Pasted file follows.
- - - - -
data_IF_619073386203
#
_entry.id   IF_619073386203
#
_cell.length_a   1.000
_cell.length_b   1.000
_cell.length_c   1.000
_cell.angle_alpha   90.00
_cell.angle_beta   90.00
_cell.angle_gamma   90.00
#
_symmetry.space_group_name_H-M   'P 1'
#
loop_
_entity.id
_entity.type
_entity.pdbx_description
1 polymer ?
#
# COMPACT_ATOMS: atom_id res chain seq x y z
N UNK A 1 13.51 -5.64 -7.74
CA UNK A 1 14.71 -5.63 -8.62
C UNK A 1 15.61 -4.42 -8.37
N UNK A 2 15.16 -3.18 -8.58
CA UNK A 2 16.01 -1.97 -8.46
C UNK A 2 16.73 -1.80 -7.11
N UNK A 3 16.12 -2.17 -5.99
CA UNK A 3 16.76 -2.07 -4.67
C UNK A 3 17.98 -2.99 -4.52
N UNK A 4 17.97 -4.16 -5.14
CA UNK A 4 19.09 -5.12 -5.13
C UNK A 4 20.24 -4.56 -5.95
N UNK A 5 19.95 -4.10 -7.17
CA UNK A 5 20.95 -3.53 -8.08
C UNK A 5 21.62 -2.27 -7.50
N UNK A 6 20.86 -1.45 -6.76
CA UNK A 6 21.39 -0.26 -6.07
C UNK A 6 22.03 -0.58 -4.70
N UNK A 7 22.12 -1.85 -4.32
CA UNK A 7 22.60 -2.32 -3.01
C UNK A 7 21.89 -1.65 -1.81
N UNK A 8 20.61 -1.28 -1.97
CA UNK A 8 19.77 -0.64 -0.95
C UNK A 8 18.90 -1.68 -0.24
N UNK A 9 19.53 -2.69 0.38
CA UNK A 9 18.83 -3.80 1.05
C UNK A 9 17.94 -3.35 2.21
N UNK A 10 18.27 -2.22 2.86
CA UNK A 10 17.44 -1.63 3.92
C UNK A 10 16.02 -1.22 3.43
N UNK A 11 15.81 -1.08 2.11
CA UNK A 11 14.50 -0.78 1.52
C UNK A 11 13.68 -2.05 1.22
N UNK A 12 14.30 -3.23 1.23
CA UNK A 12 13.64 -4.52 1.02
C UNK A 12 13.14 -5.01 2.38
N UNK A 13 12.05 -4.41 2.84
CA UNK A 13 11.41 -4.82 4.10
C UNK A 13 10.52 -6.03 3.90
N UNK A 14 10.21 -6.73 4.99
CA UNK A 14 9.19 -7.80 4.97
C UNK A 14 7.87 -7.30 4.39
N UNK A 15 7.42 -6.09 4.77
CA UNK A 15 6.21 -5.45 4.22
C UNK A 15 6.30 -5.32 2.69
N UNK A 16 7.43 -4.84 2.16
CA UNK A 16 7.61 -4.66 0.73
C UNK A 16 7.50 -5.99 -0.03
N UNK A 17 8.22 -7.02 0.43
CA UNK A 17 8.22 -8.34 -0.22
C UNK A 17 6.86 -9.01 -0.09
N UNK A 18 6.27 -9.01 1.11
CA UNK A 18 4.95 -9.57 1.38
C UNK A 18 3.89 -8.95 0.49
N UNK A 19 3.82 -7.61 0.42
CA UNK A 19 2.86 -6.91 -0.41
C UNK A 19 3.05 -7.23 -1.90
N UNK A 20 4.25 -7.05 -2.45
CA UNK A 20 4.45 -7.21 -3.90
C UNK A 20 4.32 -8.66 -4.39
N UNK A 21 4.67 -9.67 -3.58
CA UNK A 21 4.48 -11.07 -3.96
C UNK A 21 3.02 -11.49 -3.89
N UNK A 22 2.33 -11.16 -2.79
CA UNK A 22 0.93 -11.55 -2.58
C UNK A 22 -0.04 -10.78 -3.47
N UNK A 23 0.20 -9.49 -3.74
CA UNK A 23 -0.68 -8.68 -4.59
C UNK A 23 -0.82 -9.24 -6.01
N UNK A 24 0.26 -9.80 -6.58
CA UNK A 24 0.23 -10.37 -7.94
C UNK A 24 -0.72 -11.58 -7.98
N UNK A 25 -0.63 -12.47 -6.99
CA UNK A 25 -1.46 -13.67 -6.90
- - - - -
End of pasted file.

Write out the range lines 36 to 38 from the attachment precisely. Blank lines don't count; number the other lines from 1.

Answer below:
N UNK A 6 20.86 -1.45 -6.76
CA UNK A 6 21.39 -0.26 -6.07
C UNK A 6 22.03 -0.58 -4.70